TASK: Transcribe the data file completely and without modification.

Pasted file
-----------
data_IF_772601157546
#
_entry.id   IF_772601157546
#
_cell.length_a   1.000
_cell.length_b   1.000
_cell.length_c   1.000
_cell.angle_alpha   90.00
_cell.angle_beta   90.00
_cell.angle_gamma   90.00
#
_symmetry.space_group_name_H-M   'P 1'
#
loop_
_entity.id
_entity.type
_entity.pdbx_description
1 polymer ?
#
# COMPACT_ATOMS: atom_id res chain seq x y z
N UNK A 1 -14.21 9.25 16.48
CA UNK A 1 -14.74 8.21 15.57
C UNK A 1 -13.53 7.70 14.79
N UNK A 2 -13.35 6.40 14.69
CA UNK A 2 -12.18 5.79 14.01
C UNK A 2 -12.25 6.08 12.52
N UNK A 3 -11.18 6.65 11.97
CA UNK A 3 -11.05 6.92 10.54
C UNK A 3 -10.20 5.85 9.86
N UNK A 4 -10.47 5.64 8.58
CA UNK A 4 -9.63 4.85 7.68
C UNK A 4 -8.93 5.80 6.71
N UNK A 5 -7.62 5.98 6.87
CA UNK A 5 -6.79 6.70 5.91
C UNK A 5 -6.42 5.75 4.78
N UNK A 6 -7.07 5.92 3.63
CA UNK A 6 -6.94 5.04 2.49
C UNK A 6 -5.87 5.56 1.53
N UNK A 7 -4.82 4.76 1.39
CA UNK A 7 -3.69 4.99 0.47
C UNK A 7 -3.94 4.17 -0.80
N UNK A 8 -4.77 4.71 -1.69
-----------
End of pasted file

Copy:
data_IF_772601157546
#
_entry.id   IF_772601157546
#
_cell.length_a   1.000
_cell.length_b   1.000
_cell.length_c   1.000
_cell.angle_alpha   90.00
_cell.angle_beta   90.00
_cell.angle_gamma   90.00
#
_symmetry.space_group_name_H-M   'P 1'
#
loop_
_entity.id
_entity.type
_entity.pdbx_description
1 polymer ?
#
# COMPACT_ATOMS: atom_id res chain seq x y z
N UNK A 1 -14.21 9.25 16.48
CA UNK A 1 -14.74 8.21 15.57
C UNK A 1 -13.53 7.70 14.79
N UNK A 2 -13.35 6.40 14.69
CA UNK A 2 -12.18 5.79 14.01
C UNK A 2 -12.25 6.08 12.52
N UNK A 3 -11.18 6.65 11.97
CA UNK A 3 -11.05 6.92 10.54
C UNK A 3 -10.20 5.85 9.86
N UNK A 4 -10.47 5.64 8.58
CA UNK A 4 -9.63 4.85 7.68
C UNK A 4 -8.93 5.80 6.71
N UNK A 5 -7.62 5.98 6.87
CA UNK A 5 -6.79 6.70 5.91
C UNK A 5 -6.42 5.75 4.78
N UNK A 6 -7.07 5.92 3.63
CA UNK A 6 -6.94 5.04 2.49
C UNK A 6 -5.87 5.56 1.53
N UNK A 7 -4.82 4.76 1.39
CA UNK A 7 -3.69 4.99 0.47
C UNK A 7 -3.94 4.17 -0.80
N UNK A 8 -4.77 4.71 -1.69